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Rofcommon. Habitual Innocence adorns her thoughts;

But your Neglect muft answer for her Faults.

Immodeft Words admit of no Defence;
For want of Decency is want of Sense.
What mod’rate Fop wou'd rake the Park or Stews,
Who among Troops of faultless Nymphs may choo-

Variety of such is to be found;
Take then a subject, proper to expound;
But moral, great, and worth a Poet's Voice,
For Men of sense despise a trivial Choice:
And such Applause it must expeet to meet;
As would some Painter busy in a Street,
To copy Bulls and Bears, and ev'ry Sign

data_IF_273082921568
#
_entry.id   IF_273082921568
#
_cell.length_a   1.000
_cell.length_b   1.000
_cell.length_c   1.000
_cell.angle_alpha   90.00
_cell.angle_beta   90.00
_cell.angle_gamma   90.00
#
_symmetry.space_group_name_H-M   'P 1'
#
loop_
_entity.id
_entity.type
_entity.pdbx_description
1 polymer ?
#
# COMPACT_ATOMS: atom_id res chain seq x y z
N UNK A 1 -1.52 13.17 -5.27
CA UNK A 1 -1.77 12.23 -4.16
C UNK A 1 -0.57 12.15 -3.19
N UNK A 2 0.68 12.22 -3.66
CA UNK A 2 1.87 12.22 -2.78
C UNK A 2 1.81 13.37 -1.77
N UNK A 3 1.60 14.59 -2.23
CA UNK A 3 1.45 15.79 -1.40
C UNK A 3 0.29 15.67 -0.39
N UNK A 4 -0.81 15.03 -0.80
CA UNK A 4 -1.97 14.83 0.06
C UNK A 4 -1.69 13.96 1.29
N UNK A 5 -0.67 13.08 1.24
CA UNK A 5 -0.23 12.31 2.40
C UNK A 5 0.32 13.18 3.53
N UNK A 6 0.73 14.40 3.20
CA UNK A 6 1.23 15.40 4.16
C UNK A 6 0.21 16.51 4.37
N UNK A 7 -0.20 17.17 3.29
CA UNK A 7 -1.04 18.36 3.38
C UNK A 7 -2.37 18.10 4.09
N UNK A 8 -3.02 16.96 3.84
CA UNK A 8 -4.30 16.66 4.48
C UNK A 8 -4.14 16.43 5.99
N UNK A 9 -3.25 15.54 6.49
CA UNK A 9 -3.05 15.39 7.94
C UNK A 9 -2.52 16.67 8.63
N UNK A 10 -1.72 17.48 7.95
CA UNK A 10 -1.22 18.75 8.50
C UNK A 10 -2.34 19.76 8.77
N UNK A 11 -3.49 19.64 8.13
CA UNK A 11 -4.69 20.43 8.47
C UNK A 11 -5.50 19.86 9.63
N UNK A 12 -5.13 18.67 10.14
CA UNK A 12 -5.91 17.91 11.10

That calls the itaring Sots to nasty Wine.

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Yet ’tis not all to have a Subject good,
It must delight us, when 'tis understood.
He that brings fulsom Objects to my View,
(As many Old have done, and many New)
With nauseous Images my fancy fills,
And all goes down like Oximel of Squills.
Instruct the list'ning World how Maro fings
Of useful Subjects, and of lofty Things.
Those will such true, such bright Ideas raise,
As merit Gratitude as well as Praile :
But foul Descriptions are offensive still,
Either for being like, or being ill.
For who, without a Qualm, hath ever look'd
On holy Garbage, tho' by Homer cook'd?
Whose railing Heroes, and whose wounded Gods,
Make some suspect, He snores, as well as nods.
But I offend Virgil begins to frown,